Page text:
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Eamonn O'Rourke, CEO and co-founder of RenoRun, a hardware delivery company targeting on-site general contractors, poses outside their offices in Montreal, on, January 27, 2022. RenoRun hasn’t paid severance to a majority of workers that were part of cuts in February because 'a subset of investors' vetoed options presented by the company to do so, Mr. O’Rourke said.Christinne Muschi/The Globe and Mail

RenoRun Inc. has filed for creditor protection in Quebec, as the beleaguered company seeks to restructure itself and begin a formal sales process on Wednesday.

The Montreal-based startup’s board of directors approved the filing of a notice of intent last week, on the recommendation of its lawyers at Fasken Martineau DuMoulin LLP and trustee Deloitte Restructuring Inc., according to an e-mail sent to investors by RenoRun chief executive officer Eamonn O’Rourke on Monday.

By Tuesday, RenoRun, which is a delivery service that focuses on building and construction materials, had officially filed an intention proposal to Industry Canada’s office of the superintendent of bankruptcy.

This begins a 30-day period under the Bankruptcy and Insolvency Act, which gives RenoRun until the end of April, unless formally extended, to provide plans about how it will pay back the debt it owes to creditors.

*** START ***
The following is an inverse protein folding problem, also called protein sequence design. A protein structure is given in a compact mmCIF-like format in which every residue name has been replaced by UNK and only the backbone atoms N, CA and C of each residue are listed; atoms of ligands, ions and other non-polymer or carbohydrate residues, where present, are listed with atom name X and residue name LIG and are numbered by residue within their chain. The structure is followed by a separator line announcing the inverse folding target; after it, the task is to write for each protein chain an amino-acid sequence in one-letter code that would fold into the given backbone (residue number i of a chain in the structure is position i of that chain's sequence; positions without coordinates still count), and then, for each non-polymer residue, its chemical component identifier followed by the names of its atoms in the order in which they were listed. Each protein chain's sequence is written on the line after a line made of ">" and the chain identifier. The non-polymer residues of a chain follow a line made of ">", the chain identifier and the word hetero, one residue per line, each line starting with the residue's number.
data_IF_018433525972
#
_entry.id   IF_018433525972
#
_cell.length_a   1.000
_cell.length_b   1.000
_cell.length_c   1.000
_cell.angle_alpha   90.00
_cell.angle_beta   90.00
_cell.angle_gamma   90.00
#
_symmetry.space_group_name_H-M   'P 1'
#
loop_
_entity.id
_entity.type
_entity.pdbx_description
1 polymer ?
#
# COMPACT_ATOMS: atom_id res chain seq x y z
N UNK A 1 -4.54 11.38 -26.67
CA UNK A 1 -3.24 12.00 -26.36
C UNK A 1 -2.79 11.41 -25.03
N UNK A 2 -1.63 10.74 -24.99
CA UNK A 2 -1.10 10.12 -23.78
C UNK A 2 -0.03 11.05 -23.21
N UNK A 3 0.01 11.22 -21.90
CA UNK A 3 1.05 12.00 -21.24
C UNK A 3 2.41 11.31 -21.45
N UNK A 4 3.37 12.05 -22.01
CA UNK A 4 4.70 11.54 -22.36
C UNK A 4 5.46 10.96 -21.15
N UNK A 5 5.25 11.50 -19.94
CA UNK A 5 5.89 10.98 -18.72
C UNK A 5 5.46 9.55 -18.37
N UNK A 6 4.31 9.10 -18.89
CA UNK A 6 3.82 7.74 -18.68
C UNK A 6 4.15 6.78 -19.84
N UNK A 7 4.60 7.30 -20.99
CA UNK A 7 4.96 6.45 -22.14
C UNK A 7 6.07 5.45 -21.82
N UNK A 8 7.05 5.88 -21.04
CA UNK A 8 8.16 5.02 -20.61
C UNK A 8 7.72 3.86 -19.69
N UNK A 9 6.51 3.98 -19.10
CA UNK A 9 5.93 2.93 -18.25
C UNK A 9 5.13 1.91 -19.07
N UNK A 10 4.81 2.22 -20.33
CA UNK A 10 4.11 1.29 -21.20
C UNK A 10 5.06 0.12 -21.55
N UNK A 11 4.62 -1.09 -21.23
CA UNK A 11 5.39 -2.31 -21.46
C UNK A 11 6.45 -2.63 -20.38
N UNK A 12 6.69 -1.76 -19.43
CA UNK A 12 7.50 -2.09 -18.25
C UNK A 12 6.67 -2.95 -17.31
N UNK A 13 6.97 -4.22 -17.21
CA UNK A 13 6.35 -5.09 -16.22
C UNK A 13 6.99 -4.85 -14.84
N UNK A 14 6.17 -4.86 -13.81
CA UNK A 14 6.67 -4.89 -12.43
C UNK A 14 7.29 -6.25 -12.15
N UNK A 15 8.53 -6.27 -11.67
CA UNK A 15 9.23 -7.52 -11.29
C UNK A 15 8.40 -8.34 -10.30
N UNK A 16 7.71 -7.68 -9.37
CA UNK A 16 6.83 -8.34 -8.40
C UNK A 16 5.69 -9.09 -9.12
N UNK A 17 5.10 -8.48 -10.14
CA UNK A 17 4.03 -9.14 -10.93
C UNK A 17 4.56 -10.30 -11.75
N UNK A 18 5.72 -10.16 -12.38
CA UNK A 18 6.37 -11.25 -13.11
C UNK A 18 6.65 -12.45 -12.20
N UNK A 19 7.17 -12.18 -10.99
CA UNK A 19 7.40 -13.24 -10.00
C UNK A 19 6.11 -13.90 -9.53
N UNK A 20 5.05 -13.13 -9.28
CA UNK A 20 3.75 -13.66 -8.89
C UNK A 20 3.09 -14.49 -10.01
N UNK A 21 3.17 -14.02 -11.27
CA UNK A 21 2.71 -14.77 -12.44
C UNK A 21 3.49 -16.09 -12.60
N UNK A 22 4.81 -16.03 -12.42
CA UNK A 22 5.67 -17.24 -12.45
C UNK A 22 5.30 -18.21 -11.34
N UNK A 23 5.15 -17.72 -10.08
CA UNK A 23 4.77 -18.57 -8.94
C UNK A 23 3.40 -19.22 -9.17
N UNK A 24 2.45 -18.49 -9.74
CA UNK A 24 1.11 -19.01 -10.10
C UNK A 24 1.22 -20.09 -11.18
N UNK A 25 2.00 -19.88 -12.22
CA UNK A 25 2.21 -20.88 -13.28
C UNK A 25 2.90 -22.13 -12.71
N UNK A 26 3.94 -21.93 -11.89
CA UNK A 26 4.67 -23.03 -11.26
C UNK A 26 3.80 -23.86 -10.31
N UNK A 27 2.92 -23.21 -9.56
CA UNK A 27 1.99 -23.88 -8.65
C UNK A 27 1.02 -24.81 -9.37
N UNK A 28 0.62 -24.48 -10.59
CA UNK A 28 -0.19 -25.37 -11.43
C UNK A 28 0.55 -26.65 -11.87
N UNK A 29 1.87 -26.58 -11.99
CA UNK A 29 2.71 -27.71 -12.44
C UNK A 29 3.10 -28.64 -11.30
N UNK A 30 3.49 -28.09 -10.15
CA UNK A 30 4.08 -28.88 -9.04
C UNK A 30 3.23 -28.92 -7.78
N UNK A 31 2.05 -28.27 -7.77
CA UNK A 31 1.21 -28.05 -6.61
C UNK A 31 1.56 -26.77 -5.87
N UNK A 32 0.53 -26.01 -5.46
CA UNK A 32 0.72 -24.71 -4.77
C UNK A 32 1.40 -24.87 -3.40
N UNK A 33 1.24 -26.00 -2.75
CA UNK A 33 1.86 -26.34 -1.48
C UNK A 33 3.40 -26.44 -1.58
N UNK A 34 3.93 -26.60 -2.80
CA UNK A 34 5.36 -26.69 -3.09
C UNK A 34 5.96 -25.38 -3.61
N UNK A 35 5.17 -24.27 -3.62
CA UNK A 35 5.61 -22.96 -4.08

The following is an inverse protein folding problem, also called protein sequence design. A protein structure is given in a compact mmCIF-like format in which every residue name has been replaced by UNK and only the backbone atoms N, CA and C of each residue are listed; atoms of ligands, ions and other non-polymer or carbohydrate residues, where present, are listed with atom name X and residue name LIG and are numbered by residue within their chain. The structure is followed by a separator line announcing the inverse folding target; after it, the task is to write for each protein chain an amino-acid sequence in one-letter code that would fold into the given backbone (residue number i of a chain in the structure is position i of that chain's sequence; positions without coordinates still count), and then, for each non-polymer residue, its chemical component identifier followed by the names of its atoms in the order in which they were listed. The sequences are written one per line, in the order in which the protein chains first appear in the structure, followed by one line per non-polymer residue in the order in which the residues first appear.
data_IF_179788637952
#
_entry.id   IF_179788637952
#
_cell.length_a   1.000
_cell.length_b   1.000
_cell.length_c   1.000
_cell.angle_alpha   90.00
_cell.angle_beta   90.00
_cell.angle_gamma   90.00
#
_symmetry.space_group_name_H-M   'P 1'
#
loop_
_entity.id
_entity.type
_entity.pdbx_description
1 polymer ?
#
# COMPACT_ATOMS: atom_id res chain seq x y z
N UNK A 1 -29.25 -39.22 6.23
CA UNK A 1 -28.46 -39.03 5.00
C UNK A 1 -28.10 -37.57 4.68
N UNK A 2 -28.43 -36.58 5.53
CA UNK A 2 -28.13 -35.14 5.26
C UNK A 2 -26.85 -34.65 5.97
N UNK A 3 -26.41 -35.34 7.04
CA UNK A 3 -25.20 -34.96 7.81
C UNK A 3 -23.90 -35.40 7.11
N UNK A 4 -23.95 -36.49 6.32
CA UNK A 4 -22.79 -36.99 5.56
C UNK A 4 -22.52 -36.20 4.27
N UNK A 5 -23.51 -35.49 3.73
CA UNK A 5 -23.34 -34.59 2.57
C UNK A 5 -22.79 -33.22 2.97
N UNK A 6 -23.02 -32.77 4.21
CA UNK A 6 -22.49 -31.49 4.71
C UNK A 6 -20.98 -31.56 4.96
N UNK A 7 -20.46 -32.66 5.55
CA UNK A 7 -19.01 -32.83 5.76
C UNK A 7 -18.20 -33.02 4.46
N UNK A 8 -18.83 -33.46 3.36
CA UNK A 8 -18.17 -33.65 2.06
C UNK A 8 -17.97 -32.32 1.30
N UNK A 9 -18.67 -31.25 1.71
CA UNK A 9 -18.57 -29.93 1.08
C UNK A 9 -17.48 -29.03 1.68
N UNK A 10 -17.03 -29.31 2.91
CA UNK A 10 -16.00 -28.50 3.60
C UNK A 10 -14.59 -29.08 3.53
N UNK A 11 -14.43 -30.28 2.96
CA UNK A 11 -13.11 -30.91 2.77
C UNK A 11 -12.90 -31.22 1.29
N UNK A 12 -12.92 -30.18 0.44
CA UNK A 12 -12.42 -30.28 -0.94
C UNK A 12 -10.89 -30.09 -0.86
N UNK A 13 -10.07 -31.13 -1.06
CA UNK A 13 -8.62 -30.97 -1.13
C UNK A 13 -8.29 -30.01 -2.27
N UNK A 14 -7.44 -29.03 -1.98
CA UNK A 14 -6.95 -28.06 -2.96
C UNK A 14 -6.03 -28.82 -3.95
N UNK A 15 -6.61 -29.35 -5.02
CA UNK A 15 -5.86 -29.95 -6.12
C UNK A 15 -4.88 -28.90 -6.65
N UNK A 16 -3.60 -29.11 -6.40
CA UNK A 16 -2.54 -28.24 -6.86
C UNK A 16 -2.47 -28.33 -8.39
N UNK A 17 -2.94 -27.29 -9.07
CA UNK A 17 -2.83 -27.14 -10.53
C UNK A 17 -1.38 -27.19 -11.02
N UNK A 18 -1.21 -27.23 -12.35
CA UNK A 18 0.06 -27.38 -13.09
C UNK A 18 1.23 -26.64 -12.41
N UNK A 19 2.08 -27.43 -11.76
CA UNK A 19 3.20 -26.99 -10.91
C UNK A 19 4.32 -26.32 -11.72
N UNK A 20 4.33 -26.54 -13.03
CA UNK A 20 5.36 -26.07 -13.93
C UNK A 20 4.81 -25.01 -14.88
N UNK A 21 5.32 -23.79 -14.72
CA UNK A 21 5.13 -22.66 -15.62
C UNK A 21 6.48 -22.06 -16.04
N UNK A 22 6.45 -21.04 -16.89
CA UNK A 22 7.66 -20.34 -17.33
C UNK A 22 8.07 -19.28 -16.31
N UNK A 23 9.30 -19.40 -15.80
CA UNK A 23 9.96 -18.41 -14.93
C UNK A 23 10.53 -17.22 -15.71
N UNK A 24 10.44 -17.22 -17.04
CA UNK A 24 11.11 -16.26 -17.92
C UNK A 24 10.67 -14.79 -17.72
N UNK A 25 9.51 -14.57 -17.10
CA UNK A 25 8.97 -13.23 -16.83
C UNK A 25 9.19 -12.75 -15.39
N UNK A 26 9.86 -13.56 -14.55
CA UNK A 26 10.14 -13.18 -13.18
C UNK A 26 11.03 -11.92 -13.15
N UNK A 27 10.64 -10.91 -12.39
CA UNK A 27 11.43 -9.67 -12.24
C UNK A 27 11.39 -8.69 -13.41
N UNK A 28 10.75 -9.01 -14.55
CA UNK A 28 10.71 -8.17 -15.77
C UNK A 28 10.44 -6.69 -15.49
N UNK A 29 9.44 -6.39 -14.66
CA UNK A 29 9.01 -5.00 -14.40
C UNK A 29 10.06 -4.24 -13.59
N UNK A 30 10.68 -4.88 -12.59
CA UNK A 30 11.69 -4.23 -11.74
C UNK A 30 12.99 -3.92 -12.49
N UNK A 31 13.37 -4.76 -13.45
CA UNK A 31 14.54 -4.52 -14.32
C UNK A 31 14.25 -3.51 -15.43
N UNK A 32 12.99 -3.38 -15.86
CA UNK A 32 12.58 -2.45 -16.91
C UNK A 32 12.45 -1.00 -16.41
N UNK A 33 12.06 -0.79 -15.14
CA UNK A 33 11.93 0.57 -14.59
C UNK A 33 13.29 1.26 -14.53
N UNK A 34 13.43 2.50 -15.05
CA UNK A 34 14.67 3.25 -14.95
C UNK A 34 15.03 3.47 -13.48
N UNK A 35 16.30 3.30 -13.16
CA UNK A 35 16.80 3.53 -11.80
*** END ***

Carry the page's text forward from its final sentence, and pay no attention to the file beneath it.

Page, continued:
In his e-mail on Monday, Mr. O’Rourke said RenoRun will notify all creditors in five business days. And on Wednesday, Deloitte will begin a formal sales process under creditor protection, he added.

Deloitte and Fasken did not respond to requests for comment on Tuesday.

In a recent interview with The Globe and Mail, Mr. O’Rourke described how his company rapidly met with insolvency. He said he’s severely disappointed. Canadian and U.S. investors have told Mr. O’Rourke “this is probably one of the most embarrassing things they’ve seen in venture capital,” he said.

Last year, RenoRun was a hotshot technology startup that had plans to expand across North America, and had announced a US$142-million financing led by Tiger Global Management. The company’s sales tripled for each year from 2018 to 2021, and it had plans to repeat that in 2022 by reaching $120-million.

But the unprofitable company was unable to raise needed capital despite numerous attempts over the past nine months after investors couldn’t agree on a financing package, The Globe reported. The final attempt died after the Quebec government’s investing arm walked away from an attempted US$30-million financing, pulling its US$5-million commitment.

RenoRun has also slashed its work force repeatedly. A fourth round of cuts to its staff brought down the company to 144 employees. However, RenoRun hasn’t paid severance to a majority of the workers that were part of cuts in February because “a subset of investors” vetoed options presented by the company to do so, Mr. O’Rourke said.

Although RenoRun’s revenue still managed to double to $77-million last year, the company has been in talks with potential buyers. As its formal sales process begins this week, Mr. O’Rourke is crestfallen. “We’re finding it hard to keep people engaged,” he told The Globe last week.

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